According to the US Census, the state of California is home to 12% of the country’s population and only 10% of the housing stock. The difference might not seem too jarring but it is the equivalent to an inventory shortage of hundreds of thousands of units required to meet the demand of renters and homeowners in California.
In the middle of 2017, the total inventory for sale in all of California’s large metro areas decreased compared to the same time in 2016. In San Jose for example, home inventory for sale was 29% lower compared to one year ago.
Weathering the current inventory shortage requires a joint effort between builders and the government. The good news is that progress has already started – several bills were passed recently in California for increased housing targeting low to moderate-income residents. Included in these bills are elements that modify current local zoning codes in order to:
- Increase density in strategic areas
- Create a more streamlined approval process
- Develop more sustainable communities
Graduated zoning changes
At the University of California Los Angeles (UCLA,) researchers suggested another idea: graduated zoning changes. The term “graduated zoning” represents a two-step process – changes in zoning are made by the government to increase housing and get the attention of private developers. This is a stark difference to the government’s use of eminent domain to take property for a different purpose.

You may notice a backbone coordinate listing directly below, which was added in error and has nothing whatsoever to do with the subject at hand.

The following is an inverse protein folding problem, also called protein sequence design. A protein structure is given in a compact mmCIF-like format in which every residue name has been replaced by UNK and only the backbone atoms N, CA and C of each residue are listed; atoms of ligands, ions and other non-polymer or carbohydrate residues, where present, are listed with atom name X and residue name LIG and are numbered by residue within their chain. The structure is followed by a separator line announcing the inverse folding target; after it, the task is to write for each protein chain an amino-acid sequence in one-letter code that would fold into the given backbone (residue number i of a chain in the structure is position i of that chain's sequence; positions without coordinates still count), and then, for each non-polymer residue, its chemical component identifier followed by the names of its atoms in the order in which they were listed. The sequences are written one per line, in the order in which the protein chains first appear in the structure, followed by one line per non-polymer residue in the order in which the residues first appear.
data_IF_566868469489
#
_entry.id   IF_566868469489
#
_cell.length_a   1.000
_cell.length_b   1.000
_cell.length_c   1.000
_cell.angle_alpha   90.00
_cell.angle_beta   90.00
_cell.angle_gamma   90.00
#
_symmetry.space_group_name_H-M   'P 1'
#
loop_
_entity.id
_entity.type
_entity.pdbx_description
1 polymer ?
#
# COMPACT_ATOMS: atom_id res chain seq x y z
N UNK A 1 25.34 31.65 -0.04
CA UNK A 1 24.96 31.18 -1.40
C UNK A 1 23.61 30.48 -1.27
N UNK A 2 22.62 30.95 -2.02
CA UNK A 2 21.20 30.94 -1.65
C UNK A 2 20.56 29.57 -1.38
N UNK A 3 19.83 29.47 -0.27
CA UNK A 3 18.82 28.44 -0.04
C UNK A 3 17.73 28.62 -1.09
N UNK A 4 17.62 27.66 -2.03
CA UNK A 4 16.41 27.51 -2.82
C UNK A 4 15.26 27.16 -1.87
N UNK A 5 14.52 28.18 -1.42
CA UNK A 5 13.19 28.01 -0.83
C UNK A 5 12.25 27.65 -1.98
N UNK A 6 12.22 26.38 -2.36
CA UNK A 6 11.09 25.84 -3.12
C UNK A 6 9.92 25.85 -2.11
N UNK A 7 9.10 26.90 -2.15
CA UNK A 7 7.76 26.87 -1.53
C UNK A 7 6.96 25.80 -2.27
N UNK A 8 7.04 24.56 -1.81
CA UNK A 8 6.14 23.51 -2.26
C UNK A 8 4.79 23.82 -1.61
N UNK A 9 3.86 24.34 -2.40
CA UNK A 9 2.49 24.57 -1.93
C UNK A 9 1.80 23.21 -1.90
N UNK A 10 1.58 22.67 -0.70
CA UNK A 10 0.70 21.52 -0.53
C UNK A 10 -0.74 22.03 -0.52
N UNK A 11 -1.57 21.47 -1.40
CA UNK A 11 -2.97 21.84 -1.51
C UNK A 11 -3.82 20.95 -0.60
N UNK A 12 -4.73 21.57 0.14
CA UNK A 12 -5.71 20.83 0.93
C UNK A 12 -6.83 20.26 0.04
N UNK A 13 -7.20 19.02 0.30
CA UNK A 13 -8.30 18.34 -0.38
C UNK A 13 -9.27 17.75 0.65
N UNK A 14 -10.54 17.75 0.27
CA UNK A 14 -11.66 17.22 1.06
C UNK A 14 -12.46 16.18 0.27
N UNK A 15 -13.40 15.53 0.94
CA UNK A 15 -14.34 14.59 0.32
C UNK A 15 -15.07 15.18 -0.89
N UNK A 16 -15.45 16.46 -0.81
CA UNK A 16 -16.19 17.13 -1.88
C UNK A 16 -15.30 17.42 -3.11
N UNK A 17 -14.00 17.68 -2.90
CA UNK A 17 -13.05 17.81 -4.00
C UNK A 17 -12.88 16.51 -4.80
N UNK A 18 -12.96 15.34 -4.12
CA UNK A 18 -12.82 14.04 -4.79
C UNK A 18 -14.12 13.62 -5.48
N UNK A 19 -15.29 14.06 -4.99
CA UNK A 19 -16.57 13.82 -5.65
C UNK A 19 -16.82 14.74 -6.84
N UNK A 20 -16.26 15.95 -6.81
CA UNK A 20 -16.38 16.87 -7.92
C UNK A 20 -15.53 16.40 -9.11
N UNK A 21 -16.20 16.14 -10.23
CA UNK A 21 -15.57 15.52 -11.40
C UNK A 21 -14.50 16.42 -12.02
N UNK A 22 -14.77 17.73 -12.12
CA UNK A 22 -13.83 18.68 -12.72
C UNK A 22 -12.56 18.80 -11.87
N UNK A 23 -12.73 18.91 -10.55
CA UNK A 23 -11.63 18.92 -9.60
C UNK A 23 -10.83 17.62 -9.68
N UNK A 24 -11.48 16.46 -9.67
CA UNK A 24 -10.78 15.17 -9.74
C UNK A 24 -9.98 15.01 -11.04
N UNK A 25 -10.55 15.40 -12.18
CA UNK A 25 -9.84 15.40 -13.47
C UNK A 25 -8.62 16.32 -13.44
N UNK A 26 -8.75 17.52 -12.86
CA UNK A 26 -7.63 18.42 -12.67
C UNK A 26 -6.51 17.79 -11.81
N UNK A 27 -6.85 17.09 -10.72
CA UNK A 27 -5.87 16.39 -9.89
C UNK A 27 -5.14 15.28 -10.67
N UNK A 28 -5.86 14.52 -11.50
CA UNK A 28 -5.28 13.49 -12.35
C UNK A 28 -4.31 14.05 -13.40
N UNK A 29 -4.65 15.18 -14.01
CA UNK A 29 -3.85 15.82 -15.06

For example, let’s say the government wants to use an underutilized area to build a low to moderate-income housing development, but several dilapidated single-family homes need to be dealt with first.
Under eminent domain, the government will simply seize the properties and compensate their owners. Under graduated zoning, developers will buy out the owners and build the units. This is an organic approach that can help the city achieve their desired level of density, as it results in a more seamless and gradual change and is backed by private enterprises.
Incentive for owners
Researchers from UCLA analyzed the effects of graduated zoning on Simi Valley, the first city to implement the plan.
Four years after the zoning change was introduced in an underused section of the city, the area (which encompasses more than 30 acres,) went from housing eight single-family homes to more than 200. Once the local government changed the law, the private developers handled the rest. It offered benefits for multiple parties, including the newly housed residents, the construction workers, the builders and of course the city which gained more taxpayers.
For cities which want to encourage builders to create more low-tier housing, graduated zoning is an ideal solution. Builders who include a percentage of low or moderate-income units in their new developments may be motivated by tax incentives provided by the local government. This approach isn’t perfect however, as it results in loss of taxes for the city and has only a minimal effect on its overall housing shortage.
While graduated zoning may take some time before it’s widely accepted, it is something that can greatly help local governments dealing with a shrinking housing stock.